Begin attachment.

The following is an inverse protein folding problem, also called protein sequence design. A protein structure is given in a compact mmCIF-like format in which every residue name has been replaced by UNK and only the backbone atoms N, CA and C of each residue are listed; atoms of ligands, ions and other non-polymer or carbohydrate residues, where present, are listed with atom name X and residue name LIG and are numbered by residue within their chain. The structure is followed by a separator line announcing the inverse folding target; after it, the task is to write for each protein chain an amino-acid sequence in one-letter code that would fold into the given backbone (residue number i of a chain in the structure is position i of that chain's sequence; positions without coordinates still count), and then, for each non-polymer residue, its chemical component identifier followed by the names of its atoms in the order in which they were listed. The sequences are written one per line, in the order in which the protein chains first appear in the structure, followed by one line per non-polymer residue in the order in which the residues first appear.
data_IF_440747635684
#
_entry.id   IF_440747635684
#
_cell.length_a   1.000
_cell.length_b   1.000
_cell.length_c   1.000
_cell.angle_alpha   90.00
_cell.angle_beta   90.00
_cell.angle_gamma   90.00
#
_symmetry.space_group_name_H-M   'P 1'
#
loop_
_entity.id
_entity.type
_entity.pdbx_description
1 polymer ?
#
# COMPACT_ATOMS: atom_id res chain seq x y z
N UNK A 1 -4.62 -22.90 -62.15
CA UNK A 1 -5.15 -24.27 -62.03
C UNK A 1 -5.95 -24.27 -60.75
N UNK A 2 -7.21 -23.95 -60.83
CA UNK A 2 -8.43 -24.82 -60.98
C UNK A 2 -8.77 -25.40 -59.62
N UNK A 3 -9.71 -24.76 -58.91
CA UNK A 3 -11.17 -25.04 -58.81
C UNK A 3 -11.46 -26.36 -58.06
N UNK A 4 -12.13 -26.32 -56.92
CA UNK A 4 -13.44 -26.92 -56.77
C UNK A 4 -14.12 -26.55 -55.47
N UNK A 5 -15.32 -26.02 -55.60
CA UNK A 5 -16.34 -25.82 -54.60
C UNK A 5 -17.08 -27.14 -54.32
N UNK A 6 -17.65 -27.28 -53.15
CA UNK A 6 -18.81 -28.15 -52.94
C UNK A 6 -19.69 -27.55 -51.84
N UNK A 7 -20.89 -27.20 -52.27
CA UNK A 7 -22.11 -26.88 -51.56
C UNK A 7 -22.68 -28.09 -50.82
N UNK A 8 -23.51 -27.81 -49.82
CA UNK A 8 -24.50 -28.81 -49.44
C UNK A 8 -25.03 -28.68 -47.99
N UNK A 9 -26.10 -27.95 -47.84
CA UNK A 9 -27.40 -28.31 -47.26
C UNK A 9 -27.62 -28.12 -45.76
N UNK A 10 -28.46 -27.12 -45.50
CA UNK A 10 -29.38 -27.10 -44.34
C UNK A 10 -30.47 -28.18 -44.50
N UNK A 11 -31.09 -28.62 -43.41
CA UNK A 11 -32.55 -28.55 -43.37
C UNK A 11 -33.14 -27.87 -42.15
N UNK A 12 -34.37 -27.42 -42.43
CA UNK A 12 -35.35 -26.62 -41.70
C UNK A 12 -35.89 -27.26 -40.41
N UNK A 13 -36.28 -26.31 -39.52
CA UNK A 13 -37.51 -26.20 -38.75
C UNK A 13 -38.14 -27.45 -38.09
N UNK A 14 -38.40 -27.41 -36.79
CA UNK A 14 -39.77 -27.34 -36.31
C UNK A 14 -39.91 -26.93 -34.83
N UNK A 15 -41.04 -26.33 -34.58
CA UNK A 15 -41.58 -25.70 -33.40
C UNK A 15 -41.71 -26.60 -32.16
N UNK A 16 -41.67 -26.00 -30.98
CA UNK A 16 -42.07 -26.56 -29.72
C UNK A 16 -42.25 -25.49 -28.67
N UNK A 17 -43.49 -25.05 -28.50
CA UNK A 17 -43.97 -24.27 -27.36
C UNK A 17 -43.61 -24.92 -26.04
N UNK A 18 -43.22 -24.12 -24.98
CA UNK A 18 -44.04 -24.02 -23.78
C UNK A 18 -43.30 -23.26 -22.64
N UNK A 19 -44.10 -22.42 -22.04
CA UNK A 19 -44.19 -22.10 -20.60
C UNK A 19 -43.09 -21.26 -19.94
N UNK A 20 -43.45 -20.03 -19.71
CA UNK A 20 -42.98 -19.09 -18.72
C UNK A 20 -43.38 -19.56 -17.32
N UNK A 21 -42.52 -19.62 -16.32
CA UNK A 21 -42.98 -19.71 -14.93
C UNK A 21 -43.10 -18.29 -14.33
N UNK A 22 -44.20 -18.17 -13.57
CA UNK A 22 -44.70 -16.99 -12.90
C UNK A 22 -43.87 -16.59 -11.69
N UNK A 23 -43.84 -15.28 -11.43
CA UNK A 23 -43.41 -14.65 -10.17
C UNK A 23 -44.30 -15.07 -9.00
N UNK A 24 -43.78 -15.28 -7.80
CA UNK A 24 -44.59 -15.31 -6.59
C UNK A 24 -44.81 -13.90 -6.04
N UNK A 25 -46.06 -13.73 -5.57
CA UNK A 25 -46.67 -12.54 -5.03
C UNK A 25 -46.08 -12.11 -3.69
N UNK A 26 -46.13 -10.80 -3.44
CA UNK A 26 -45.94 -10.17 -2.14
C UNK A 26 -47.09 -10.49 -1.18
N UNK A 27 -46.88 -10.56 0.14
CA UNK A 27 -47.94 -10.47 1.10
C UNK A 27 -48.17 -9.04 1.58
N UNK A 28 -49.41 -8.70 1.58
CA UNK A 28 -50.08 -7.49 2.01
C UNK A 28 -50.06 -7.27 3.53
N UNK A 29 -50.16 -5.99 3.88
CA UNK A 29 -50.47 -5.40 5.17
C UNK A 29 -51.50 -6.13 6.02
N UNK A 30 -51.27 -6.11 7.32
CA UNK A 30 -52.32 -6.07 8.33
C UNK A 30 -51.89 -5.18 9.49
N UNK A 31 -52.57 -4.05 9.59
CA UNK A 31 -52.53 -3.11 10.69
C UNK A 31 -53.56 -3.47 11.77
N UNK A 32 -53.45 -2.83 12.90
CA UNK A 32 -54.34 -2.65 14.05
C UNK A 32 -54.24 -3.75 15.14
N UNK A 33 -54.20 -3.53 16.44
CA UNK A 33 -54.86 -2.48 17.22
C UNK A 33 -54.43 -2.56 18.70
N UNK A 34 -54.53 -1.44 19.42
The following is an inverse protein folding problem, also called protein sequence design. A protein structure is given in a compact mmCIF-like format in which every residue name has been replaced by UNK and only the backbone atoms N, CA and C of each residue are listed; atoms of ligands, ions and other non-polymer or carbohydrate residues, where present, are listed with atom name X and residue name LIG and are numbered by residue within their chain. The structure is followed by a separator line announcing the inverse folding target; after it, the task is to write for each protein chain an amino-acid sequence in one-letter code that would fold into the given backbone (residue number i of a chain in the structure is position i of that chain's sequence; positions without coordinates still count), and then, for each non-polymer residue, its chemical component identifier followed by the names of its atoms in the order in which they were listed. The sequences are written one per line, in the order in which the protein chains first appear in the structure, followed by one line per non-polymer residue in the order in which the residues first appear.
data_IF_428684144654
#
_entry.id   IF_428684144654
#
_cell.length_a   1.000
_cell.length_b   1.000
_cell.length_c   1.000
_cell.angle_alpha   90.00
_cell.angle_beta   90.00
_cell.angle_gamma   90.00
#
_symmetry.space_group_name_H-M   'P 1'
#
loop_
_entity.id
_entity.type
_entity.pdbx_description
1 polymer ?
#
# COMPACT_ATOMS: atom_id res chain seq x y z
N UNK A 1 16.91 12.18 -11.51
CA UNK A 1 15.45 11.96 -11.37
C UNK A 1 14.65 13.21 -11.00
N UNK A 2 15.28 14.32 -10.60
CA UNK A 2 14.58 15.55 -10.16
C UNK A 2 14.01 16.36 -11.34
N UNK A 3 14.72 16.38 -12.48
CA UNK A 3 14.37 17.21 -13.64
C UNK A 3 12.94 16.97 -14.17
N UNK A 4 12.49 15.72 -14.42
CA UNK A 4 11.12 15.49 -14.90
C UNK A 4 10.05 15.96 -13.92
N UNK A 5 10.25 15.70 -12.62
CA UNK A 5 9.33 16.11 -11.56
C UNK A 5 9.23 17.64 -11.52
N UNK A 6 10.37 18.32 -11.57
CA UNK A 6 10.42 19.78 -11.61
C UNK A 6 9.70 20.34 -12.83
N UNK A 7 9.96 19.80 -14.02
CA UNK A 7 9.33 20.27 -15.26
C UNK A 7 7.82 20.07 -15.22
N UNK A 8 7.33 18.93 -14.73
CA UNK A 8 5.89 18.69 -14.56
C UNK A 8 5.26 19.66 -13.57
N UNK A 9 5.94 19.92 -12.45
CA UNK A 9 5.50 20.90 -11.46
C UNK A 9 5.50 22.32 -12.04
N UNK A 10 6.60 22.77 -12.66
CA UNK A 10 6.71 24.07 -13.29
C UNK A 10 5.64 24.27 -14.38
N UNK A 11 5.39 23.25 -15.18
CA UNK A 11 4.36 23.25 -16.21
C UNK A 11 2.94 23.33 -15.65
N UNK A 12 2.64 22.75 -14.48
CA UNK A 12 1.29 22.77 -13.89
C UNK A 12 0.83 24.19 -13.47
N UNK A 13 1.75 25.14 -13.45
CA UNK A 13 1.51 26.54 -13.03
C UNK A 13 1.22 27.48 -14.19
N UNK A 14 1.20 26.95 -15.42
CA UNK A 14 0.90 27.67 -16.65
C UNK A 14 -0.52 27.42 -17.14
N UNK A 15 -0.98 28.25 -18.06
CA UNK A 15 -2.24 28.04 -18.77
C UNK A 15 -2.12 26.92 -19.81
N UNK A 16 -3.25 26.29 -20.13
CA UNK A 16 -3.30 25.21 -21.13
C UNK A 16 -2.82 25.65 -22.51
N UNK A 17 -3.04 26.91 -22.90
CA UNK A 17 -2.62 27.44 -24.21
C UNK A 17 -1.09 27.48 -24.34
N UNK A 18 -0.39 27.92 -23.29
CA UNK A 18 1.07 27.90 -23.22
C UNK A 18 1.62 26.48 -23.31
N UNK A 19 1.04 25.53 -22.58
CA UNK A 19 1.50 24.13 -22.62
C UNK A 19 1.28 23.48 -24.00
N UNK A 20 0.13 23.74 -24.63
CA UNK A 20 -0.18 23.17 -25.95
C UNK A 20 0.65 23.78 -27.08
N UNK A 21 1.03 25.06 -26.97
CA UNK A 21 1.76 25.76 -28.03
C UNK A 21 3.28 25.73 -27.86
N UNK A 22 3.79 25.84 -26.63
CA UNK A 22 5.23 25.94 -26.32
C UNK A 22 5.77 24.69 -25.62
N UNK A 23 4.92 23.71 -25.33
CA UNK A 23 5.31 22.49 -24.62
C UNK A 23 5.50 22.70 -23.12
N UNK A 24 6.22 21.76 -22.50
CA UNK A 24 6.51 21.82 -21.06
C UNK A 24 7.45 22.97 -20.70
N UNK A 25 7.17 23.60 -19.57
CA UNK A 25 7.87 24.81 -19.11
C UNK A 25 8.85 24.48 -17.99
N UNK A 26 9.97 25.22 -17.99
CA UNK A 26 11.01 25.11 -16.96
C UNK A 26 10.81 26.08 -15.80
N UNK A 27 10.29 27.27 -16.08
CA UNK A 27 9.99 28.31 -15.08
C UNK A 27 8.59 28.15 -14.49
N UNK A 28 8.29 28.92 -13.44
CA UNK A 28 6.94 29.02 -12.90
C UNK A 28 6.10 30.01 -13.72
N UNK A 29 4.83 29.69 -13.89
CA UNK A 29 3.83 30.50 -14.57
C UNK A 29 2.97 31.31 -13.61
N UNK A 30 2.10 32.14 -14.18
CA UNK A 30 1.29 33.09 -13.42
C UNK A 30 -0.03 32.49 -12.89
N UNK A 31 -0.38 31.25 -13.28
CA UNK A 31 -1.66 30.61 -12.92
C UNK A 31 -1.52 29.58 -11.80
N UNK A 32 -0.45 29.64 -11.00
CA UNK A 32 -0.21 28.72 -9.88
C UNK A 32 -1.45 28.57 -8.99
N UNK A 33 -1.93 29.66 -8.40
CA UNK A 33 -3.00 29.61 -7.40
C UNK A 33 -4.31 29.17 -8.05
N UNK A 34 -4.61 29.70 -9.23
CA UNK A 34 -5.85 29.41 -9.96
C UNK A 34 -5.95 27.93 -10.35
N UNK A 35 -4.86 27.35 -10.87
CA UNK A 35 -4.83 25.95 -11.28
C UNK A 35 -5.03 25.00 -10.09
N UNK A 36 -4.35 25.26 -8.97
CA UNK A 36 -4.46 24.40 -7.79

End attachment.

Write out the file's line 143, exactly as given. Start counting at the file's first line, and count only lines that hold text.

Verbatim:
N UNK A 1 16.91 12.18 -11.51